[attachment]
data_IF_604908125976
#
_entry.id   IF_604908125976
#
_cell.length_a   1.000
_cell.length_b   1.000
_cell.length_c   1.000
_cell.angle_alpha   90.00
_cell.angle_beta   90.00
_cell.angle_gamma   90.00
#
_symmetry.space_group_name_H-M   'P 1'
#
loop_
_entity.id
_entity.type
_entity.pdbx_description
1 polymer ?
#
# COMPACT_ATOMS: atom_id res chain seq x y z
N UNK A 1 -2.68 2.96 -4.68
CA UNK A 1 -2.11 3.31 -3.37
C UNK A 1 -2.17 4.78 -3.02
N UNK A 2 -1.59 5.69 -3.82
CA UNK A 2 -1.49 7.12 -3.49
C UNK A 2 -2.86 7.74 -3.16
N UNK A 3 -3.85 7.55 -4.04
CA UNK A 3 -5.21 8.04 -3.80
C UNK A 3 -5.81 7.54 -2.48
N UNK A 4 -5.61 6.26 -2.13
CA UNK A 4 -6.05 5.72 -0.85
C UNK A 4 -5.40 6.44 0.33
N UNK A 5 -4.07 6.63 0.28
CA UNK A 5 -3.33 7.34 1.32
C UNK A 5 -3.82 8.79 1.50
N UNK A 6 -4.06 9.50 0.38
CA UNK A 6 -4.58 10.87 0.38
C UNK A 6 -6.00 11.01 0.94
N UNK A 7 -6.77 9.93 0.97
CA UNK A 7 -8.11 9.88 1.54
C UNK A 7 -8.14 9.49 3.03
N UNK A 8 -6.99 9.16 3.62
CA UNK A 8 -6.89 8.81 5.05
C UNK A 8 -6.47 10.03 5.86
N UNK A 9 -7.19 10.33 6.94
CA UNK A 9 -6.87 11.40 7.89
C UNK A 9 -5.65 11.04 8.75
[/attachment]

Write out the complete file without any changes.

data_IF_604908125976
#
_entry.id   IF_604908125976
#
_cell.length_a   1.000
_cell.length_b   1.000
_cell.length_c   1.000
_cell.angle_alpha   90.00
_cell.angle_beta   90.00
_cell.angle_gamma   90.00
#
_symmetry.space_group_name_H-M   'P 1'
#
loop_
_entity.id
_entity.type
_entity.pdbx_description
1 polymer ?
#
# COMPACT_ATOMS: atom_id res chain seq x y z
N UNK A 1 -2.68 2.96 -4.68
CA UNK A 1 -2.11 3.31 -3.37
C UNK A 1 -2.17 4.78 -3.02
N UNK A 2 -1.59 5.69 -3.82
CA UNK A 2 -1.49 7.12 -3.49
C UNK A 2 -2.86 7.74 -3.16
N UNK A 3 -3.85 7.55 -4.04
CA UNK A 3 -5.21 8.04 -3.80
C UNK A 3 -5.81 7.54 -2.48
N UNK A 4 -5.61 6.26 -2.13
CA UNK A 4 -6.05 5.72 -0.85
C UNK A 4 -5.40 6.44 0.33
N UNK A 5 -4.07 6.63 0.28
CA UNK A 5 -3.33 7.34 1.32
C UNK A 5 -3.82 8.79 1.50
N UNK A 6 -4.06 9.50 0.38
CA UNK A 6 -4.58 10.87 0.38
C UNK A 6 -6.00 11.01 0.94
N UNK A 7 -6.77 9.93 0.97
CA UNK A 7 -8.11 9.88 1.54
C UNK A 7 -8.14 9.49 3.03
N UNK A 8 -6.99 9.16 3.62
CA UNK A 8 -6.89 8.81 5.05
C UNK A 8 -6.47 10.03 5.86
N UNK A 9 -7.19 10.33 6.94
CA UNK A 9 -6.87 11.40 7.89
C UNK A 9 -5.65 11.04 8.75